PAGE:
Yes, there’s an increasing number of technique- or species-specific rods out there, but manufacturers note that those seemingly one-job models are really well suited to several types of fishing.
Versatile Drop-Shotters: Take the split-handle spin rods previously etched in our gray matter as drop-shot-only tools. Anglers willing to experiment are discovering these rods are just fine for other finesse presentations like wacky worming or shaky-head worming. Kistler, for instance, is touting its 6-foot 9-inch Magnesium TS as just the ticket for such variety.
Swimbait Brutes: Some rods seem more niche oriented than others, though. Cortland’s Endurance Spin rod is a brute of a stick that the company won’t even rate for lure weight. You could use it to sling the heaviest swimbait or weighty sinker/live without fear. Likewise, this company’s Endurance Musky rod, when fitted with a hefty bait-cast reel, will do much the same thing.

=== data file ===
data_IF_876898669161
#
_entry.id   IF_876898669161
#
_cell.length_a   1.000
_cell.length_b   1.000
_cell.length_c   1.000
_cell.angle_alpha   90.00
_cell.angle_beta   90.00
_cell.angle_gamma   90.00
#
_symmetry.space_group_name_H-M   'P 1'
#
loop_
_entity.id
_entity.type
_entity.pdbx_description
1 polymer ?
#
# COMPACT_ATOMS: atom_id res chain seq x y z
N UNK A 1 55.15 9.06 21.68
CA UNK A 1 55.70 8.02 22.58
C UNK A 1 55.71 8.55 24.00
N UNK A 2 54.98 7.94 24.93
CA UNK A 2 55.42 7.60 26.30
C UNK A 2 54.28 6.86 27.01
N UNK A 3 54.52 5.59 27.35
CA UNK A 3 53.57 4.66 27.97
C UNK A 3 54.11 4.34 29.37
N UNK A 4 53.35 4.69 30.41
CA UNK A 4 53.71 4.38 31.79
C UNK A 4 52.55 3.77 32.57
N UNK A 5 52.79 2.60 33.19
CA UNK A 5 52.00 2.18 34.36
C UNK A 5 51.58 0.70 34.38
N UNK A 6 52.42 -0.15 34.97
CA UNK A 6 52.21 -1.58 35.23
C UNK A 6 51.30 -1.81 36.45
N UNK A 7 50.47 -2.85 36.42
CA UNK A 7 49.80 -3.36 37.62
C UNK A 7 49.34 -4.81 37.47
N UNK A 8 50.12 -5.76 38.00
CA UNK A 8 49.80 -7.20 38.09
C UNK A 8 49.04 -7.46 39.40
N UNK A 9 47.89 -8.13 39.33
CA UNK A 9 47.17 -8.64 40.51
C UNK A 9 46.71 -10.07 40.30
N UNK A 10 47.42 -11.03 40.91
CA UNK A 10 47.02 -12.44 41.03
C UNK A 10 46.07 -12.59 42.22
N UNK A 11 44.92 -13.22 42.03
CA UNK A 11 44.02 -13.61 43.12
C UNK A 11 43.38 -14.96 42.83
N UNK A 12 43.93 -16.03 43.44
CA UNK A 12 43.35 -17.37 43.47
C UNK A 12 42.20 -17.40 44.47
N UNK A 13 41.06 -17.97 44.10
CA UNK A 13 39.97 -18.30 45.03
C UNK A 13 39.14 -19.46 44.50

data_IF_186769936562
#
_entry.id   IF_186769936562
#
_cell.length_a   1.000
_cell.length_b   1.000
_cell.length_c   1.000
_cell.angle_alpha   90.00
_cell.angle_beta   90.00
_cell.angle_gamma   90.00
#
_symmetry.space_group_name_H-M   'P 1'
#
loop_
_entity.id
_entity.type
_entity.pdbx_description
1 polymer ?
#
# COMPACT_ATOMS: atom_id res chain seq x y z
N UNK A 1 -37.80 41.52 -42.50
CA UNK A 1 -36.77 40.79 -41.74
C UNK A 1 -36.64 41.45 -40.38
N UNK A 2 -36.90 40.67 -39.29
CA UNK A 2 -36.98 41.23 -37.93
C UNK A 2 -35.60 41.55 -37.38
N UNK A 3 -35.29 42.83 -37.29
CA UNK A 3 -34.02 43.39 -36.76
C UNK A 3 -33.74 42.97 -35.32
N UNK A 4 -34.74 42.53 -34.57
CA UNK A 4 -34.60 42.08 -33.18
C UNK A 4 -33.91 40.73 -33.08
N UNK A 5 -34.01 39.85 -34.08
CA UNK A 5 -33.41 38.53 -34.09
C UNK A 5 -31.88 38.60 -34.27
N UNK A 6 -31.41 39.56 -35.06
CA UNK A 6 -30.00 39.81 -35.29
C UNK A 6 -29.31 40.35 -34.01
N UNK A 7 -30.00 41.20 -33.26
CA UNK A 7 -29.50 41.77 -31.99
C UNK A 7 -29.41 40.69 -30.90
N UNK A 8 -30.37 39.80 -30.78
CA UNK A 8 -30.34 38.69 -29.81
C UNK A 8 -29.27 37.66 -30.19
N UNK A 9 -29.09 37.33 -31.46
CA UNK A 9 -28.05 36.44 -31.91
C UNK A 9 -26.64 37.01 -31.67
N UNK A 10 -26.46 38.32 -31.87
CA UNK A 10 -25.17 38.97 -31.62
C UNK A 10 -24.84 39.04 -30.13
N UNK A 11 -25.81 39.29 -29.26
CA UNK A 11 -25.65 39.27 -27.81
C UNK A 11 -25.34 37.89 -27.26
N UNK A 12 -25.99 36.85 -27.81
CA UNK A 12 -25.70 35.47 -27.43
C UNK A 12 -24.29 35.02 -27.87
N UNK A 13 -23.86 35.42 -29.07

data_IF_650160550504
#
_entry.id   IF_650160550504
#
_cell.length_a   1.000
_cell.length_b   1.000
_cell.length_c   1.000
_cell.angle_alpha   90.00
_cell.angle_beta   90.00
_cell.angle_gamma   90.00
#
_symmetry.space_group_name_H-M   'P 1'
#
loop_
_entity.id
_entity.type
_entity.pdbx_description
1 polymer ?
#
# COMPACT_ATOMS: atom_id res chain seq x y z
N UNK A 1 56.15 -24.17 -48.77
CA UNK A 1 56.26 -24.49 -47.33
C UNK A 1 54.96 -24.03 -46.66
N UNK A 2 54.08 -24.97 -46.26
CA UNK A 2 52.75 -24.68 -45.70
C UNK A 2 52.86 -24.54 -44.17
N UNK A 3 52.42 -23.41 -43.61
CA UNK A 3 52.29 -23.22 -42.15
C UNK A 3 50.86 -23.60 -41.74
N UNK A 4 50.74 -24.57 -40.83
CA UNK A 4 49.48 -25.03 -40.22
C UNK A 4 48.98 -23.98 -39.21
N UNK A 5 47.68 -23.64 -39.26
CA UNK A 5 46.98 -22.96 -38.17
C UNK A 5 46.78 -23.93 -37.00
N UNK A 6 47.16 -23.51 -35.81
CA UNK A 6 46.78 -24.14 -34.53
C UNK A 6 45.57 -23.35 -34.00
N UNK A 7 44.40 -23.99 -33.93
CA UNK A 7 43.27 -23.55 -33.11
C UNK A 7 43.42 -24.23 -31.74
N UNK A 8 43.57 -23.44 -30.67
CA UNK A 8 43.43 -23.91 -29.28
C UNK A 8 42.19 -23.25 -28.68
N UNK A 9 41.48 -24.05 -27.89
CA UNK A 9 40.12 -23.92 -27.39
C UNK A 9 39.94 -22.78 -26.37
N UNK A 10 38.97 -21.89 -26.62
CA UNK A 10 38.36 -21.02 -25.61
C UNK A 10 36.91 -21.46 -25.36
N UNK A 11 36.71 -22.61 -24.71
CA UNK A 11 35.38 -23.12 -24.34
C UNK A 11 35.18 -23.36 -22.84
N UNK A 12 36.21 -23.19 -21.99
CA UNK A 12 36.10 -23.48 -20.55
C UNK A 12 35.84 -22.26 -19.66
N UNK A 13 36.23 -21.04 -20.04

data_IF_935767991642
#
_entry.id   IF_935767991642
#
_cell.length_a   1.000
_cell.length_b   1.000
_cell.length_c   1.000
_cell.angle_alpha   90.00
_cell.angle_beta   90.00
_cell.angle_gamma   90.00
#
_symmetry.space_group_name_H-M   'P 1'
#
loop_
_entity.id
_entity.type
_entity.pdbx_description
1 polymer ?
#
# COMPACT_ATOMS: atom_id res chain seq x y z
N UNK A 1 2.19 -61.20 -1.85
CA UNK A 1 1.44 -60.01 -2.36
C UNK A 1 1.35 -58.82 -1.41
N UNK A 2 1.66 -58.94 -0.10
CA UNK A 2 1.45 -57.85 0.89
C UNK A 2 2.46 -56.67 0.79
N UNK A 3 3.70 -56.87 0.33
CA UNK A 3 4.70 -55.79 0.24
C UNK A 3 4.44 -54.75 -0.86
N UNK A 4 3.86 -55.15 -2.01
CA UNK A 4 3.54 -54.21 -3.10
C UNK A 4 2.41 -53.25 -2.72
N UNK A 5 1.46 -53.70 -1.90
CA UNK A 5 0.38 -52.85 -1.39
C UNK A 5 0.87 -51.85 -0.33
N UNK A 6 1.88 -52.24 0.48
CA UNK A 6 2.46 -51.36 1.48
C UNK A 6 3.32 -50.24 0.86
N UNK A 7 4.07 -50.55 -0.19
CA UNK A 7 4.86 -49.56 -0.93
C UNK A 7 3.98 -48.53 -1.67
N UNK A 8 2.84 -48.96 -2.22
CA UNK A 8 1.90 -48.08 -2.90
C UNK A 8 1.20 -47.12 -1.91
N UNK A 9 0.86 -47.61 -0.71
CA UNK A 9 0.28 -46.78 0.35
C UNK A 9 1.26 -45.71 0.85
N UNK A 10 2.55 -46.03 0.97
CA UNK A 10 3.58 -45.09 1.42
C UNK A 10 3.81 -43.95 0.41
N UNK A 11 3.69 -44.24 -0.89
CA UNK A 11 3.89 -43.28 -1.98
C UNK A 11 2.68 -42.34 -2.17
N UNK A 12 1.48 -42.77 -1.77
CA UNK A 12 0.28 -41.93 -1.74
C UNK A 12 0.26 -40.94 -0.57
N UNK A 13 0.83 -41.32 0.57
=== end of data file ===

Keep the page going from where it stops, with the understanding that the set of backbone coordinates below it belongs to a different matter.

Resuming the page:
St. Croix’s TBC 79HF Legend Tournament Swimbait rod has been specifically designed for those giant heavy swimbaits that weigh up to 4 ounces, and there’s yet another model (which we did not test) to handle lures weighing half a pound. It’s likely that both rods will also be used for some extreme fishing assignments that the company never imagined.
Salmon and Steelhead Rods: Wright & McGill launched a series of 26 salmon and steelhead casting and spinning rods this year. In addition to the traditional lengths for specific techniques (in one- and two-piece configurations), there’s a four-piece, 9-foot travel steelhead spinning drift rod that is ideal for Great Lakes and Northwest rivers as well as some steelhead waters in the Northeast. The snazzy-looking rod comes in a leather-trimmed hard case.